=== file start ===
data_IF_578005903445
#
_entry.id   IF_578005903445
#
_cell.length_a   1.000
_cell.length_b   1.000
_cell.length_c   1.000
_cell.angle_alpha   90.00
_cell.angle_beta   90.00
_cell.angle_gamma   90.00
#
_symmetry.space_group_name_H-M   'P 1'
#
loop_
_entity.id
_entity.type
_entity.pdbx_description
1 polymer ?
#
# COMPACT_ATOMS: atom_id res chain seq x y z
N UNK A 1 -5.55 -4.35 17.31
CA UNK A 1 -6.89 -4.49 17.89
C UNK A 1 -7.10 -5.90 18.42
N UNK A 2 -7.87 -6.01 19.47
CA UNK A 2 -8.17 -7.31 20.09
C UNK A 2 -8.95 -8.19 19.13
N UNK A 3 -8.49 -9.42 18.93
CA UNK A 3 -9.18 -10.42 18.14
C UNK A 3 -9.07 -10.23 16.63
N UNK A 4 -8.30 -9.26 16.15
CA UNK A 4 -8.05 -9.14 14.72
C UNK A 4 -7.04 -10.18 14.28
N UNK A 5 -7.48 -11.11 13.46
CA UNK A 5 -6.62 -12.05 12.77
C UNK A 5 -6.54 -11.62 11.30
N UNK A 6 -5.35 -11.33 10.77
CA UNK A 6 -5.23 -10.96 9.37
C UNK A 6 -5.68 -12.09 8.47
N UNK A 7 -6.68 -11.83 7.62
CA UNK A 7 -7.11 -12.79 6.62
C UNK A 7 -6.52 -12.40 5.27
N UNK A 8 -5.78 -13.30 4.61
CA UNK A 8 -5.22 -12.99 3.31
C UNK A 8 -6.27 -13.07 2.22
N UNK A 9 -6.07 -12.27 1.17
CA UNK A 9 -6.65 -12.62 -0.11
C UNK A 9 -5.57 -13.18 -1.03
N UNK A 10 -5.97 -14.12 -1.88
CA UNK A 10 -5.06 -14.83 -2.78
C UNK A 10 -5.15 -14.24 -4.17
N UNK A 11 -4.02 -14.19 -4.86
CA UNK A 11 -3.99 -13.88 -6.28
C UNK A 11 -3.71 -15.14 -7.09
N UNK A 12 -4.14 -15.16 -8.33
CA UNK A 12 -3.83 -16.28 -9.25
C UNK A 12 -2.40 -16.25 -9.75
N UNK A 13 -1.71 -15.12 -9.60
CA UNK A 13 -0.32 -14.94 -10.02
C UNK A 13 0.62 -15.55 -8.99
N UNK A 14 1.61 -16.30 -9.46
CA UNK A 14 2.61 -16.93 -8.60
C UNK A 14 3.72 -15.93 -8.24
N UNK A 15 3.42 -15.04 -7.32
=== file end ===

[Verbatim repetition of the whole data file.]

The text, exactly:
data_IF_578005903445
#
_entry.id   IF_578005903445
#
_cell.length_a   1.000
_cell.length_b   1.000
_cell.length_c   1.000
_cell.angle_alpha   90.00
_cell.angle_beta   90.00
_cell.angle_gamma   90.00
#
_symmetry.space_group_name_H-M   'P 1'
#
loop_
_entity.id
_entity.type
_entity.pdbx_description
1 polymer ?
#
# COMPACT_ATOMS: atom_id res chain seq x y z
N UNK A 1 -5.55 -4.35 17.31
CA UNK A 1 -6.89 -4.49 17.89
C UNK A 1 -7.10 -5.90 18.42
N UNK A 2 -7.87 -6.01 19.47
CA UNK A 2 -8.17 -7.31 20.09
C UNK A 2 -8.95 -8.19 19.13
N UNK A 3 -8.49 -9.42 18.93
CA UNK A 3 -9.18 -10.42 18.14
C UNK A 3 -9.07 -10.23 16.63
N UNK A 4 -8.30 -9.26 16.15
CA UNK A 4 -8.05 -9.14 14.72
C UNK A 4 -7.04 -10.18 14.28
N UNK A 5 -7.48 -11.11 13.46
CA UNK A 5 -6.62 -12.05 12.77
C UNK A 5 -6.54 -11.62 11.30
N UNK A 6 -5.35 -11.33 10.77
CA UNK A 6 -5.23 -10.96 9.37
C UNK A 6 -5.68 -12.09 8.47
N UNK A 7 -6.68 -11.83 7.62
CA UNK A 7 -7.11 -12.79 6.62
C UNK A 7 -6.52 -12.40 5.27
N UNK A 8 -5.78 -13.30 4.61
CA UNK A 8 -5.22 -12.99 3.31
C UNK A 8 -6.27 -13.07 2.22
N UNK A 9 -6.07 -12.27 1.17
CA UNK A 9 -6.65 -12.62 -0.11
C UNK A 9 -5.57 -13.18 -1.03
N UNK A 10 -5.97 -14.12 -1.88
CA UNK A 10 -5.06 -14.83 -2.78
C UNK A 10 -5.15 -14.24 -4.17
N UNK A 11 -4.02 -14.19 -4.86
CA UNK A 11 -3.99 -13.88 -6.28
C UNK A 11 -3.71 -15.14 -7.09
N UNK A 12 -4.14 -15.16 -8.33
CA UNK A 12 -3.83 -16.28 -9.25
C UNK A 12 -2.40 -16.25 -9.75
N UNK A 13 -1.71 -15.12 -9.60
CA UNK A 13 -0.32 -14.94 -10.02
C UNK A 13 0.62 -15.55 -8.99
N UNK A 14 1.61 -16.30 -9.46
CA UNK A 14 2.61 -16.93 -8.60
C UNK A 14 3.72 -15.93 -8.24
N UNK A 15 3.42 -15.04 -7.32